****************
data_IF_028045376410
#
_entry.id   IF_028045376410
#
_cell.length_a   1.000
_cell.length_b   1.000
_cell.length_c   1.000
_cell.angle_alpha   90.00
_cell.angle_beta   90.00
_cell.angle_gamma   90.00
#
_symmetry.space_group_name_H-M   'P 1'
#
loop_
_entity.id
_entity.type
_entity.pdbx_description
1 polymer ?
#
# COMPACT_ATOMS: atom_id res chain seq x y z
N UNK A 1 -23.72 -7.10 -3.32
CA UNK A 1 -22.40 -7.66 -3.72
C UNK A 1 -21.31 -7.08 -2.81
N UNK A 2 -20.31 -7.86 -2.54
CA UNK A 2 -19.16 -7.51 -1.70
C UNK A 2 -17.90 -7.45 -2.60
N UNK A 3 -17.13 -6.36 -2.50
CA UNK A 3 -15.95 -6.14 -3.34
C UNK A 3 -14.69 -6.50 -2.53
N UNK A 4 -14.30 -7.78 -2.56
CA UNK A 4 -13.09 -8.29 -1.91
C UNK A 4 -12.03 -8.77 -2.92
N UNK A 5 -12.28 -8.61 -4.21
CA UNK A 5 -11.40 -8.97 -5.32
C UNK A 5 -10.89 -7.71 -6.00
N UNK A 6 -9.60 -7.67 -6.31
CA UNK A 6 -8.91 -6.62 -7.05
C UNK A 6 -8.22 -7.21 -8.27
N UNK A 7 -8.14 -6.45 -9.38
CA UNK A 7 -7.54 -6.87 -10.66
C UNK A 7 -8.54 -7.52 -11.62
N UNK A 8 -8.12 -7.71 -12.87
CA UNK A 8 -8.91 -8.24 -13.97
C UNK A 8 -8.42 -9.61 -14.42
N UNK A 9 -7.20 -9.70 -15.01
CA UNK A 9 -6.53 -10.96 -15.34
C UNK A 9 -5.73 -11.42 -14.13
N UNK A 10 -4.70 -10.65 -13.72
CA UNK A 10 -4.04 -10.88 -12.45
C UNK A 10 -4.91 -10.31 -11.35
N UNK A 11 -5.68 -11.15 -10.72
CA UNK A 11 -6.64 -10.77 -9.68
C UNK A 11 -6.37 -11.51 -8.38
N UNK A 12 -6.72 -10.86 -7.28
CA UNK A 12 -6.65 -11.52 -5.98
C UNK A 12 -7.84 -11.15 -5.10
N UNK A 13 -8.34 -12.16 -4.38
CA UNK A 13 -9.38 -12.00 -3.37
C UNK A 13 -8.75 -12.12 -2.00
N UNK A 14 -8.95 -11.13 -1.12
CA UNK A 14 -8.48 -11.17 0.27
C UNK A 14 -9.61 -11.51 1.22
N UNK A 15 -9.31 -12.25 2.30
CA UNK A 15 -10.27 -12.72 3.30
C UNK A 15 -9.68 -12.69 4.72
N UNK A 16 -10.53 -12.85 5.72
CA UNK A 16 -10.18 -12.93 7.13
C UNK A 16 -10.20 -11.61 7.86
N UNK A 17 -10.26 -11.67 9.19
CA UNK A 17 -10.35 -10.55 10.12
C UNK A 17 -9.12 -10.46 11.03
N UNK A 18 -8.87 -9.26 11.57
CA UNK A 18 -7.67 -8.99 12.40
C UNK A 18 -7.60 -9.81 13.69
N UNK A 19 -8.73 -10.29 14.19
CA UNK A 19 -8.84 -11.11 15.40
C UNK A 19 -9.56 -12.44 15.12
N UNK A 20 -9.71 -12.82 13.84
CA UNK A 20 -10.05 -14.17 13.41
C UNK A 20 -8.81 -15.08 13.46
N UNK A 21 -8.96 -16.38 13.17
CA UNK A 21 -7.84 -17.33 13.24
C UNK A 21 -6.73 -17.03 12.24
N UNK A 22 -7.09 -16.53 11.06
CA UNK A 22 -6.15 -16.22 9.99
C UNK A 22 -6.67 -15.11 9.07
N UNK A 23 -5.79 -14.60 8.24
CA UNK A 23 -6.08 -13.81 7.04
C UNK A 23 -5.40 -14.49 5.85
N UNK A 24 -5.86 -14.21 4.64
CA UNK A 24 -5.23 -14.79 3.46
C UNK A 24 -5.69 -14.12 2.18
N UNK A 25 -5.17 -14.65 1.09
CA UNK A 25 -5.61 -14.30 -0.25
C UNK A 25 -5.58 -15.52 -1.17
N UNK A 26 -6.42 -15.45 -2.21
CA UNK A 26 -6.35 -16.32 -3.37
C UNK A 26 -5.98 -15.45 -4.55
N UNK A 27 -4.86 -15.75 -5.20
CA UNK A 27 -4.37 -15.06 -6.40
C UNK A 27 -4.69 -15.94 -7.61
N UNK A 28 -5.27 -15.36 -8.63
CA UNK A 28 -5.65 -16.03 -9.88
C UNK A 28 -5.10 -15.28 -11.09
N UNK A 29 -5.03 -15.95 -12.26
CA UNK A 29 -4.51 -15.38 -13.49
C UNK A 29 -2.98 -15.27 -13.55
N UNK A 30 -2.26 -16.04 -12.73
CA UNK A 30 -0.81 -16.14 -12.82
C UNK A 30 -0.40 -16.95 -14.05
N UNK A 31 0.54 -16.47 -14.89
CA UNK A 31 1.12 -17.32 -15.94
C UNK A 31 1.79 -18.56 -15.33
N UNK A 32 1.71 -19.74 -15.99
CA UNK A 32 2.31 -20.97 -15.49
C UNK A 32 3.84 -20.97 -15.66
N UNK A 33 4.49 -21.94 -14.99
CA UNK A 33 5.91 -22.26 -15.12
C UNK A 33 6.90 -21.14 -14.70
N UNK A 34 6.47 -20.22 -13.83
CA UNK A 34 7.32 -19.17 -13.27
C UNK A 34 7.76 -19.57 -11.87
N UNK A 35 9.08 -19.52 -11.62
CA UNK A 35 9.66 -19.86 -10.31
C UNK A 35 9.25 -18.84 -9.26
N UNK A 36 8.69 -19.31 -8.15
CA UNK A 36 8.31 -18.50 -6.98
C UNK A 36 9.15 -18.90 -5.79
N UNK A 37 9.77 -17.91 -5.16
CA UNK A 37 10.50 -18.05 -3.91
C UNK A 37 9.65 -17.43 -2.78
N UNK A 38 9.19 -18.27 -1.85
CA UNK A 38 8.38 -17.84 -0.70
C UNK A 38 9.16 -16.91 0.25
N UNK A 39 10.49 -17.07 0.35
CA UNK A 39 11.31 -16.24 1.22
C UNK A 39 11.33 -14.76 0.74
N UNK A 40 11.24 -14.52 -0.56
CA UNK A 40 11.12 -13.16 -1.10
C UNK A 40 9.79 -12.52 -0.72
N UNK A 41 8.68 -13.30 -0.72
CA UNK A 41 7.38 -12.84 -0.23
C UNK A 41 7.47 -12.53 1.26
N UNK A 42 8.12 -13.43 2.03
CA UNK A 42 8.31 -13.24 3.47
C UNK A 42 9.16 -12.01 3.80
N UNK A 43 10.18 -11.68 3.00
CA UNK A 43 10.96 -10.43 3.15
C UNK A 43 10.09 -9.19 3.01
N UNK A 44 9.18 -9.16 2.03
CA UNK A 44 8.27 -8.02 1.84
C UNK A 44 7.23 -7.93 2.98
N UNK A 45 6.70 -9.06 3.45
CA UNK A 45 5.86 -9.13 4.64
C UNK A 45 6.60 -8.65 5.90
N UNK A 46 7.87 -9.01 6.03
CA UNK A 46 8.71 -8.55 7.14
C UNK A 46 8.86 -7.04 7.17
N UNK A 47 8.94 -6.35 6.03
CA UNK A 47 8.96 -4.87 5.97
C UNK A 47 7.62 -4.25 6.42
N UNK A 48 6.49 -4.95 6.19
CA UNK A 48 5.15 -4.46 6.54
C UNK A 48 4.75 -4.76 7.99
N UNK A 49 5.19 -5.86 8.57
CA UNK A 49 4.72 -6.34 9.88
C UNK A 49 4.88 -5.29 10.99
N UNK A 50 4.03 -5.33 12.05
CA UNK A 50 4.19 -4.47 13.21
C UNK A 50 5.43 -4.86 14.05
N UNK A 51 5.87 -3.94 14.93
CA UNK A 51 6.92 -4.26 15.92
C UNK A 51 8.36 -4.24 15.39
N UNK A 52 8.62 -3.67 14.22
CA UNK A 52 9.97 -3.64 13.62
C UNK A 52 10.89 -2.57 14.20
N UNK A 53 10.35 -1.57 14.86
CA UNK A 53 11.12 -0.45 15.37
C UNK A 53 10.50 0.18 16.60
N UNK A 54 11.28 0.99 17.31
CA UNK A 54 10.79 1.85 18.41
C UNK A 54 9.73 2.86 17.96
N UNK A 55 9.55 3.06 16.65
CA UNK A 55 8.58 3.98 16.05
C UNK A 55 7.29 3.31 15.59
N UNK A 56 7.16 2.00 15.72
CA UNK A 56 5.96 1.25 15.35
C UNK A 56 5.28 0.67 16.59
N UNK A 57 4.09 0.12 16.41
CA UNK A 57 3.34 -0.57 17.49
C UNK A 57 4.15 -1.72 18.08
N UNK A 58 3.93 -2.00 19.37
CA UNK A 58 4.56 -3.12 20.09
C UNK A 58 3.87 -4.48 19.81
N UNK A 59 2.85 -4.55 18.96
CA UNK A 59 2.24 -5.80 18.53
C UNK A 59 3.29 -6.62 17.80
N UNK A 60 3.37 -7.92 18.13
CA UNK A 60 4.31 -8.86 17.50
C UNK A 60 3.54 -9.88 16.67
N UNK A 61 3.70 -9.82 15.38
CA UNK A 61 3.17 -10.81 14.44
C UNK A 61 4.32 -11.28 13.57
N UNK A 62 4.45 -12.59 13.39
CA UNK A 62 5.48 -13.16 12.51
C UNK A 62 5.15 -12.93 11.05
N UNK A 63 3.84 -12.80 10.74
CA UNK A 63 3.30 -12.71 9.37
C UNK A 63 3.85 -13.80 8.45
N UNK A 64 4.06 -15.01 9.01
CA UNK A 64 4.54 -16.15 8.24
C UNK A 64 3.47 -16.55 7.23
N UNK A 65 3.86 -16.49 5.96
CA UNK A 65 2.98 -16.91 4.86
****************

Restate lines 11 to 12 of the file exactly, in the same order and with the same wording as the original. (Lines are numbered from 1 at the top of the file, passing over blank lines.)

#
_symmetry.space_group_name_H-M   'P 1'